Preparing for ‘constant’ change, a farewell to snooping managers, and much more

Learn how the ancient Greeks might handle social media, get 24 conversation icebreakers, and enjoy your weekly dose of uplifting stories.

The week in comms 9-23-21

Hello, communicators!

We hope you enjoy this week’s batch of stories, which hopefully offer useful takeaways that make your job a bit easier. Here’s are the top stories for the week of Sept. 20-24, 2021.

1. A futurist shares how to thrive amid uncertainty.

If you always wait until something jarring happens to create a plan, you’ll be on the defensive and never reach your full potential. That goes for companies and people.

To truly thrive—especially amid such ongoing chaos—it pays to plan ahead. But how can you steel yourself against so many unknowns?

Noted “futurist” April Rinne shares how companies (and comms pros) can be more proactive and build resilience—even when the world seems upside-down. The guidance includes:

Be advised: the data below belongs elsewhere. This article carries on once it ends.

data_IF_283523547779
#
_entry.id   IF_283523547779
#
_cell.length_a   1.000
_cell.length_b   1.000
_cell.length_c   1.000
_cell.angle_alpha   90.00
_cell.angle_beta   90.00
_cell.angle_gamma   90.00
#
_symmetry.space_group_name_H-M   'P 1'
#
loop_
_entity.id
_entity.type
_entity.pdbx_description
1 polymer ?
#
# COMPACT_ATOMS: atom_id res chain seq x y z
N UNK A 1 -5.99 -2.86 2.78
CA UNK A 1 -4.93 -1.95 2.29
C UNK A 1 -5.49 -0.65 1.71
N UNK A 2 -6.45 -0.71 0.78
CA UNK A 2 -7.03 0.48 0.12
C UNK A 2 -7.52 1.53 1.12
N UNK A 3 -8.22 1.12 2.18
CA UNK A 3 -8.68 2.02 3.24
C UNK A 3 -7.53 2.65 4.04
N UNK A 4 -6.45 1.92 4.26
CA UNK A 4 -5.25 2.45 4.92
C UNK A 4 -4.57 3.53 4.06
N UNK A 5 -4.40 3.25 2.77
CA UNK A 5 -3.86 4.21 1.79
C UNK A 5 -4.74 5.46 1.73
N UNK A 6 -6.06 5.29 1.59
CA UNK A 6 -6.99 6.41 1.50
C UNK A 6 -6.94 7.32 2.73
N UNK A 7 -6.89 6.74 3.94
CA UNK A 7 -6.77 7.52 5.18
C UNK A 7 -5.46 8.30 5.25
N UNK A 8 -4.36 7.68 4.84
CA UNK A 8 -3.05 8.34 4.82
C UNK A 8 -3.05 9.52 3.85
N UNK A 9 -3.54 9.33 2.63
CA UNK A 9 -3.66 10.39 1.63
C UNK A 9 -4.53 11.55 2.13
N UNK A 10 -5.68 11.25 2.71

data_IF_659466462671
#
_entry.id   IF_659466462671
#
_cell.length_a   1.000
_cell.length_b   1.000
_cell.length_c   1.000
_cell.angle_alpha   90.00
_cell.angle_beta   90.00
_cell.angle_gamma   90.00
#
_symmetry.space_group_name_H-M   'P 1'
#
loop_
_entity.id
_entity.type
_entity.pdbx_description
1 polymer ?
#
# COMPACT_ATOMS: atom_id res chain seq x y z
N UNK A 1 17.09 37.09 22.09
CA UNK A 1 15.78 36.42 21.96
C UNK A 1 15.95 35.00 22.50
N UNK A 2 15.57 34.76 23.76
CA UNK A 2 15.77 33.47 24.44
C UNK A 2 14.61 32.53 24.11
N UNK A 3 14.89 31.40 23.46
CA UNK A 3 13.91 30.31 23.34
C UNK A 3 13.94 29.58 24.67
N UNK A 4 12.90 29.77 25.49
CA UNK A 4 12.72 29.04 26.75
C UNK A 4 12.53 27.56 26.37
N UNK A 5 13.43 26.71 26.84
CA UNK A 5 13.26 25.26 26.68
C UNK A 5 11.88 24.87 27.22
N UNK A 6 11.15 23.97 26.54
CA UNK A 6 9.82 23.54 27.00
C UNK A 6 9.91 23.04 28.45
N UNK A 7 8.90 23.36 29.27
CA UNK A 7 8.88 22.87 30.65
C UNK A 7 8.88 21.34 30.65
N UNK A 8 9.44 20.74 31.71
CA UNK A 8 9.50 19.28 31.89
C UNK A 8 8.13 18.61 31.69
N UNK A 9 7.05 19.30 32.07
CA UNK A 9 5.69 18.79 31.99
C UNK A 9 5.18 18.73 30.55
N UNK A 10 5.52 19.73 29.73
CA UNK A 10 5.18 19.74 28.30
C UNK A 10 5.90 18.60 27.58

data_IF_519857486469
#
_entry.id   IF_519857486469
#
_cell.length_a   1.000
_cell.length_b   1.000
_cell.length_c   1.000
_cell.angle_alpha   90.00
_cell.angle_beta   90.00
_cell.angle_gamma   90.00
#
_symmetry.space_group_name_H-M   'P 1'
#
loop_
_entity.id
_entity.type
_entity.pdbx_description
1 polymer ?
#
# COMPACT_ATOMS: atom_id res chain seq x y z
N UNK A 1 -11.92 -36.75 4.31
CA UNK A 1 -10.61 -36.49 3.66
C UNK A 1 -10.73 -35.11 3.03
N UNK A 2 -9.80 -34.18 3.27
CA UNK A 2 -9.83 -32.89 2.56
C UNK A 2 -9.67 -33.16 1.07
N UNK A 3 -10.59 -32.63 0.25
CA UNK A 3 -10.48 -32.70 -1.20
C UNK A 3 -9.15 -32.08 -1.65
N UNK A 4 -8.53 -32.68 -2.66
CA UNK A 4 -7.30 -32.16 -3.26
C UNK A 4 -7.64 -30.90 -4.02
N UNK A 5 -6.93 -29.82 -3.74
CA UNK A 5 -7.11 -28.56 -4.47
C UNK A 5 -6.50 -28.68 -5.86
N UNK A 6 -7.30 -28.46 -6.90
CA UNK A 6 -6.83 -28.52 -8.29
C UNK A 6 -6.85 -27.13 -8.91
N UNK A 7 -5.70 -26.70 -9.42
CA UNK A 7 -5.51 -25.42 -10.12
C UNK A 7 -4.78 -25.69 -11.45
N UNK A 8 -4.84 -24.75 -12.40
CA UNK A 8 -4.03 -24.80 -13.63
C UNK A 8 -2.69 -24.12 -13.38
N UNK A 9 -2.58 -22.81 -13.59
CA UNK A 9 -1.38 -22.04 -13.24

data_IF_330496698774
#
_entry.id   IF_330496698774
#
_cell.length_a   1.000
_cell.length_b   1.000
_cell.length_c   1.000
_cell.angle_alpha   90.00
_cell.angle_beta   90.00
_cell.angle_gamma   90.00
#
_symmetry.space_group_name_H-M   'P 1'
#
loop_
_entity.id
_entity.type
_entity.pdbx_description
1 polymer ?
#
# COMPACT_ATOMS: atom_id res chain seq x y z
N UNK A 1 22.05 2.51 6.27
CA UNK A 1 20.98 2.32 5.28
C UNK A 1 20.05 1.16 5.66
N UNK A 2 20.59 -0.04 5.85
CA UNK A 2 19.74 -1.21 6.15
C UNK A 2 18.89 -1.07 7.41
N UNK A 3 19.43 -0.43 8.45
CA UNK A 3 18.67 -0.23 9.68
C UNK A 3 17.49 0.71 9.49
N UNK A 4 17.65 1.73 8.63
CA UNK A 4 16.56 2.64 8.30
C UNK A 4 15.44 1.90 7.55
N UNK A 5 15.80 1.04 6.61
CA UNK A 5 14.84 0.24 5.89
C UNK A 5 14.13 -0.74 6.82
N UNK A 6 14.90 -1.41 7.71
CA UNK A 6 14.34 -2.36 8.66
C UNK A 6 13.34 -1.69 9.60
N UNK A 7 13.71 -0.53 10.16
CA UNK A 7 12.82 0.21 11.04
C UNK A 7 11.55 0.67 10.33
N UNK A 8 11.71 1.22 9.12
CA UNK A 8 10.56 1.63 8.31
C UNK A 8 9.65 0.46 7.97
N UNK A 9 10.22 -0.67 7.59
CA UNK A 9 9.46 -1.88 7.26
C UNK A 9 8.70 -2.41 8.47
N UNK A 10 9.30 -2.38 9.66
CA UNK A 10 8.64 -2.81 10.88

• Conduct a ‘change’ audit, which can help quantify where your company is vulnerable and how you can bolster defenses against specific threats.
  • Put mindset before strategy.
  • Clarify and reassess who is responsible for your organization’s change-readiness.
  • Embed and integrate ‘fluxiness’ into organizational culture.

Obviously, no one knows exactly what’s coming. But fortune favors the prepared mind. That certainly applies to communicators, who can get ahead by simply envisioning what obstacles may arise. That may or may not include emerging issues such as combating vaccine mandate resistance or mitigating hybrid work pushback. Or, considering how the last couple years have gone, dealing with some sort of alien takeover or placating our new insect overlords.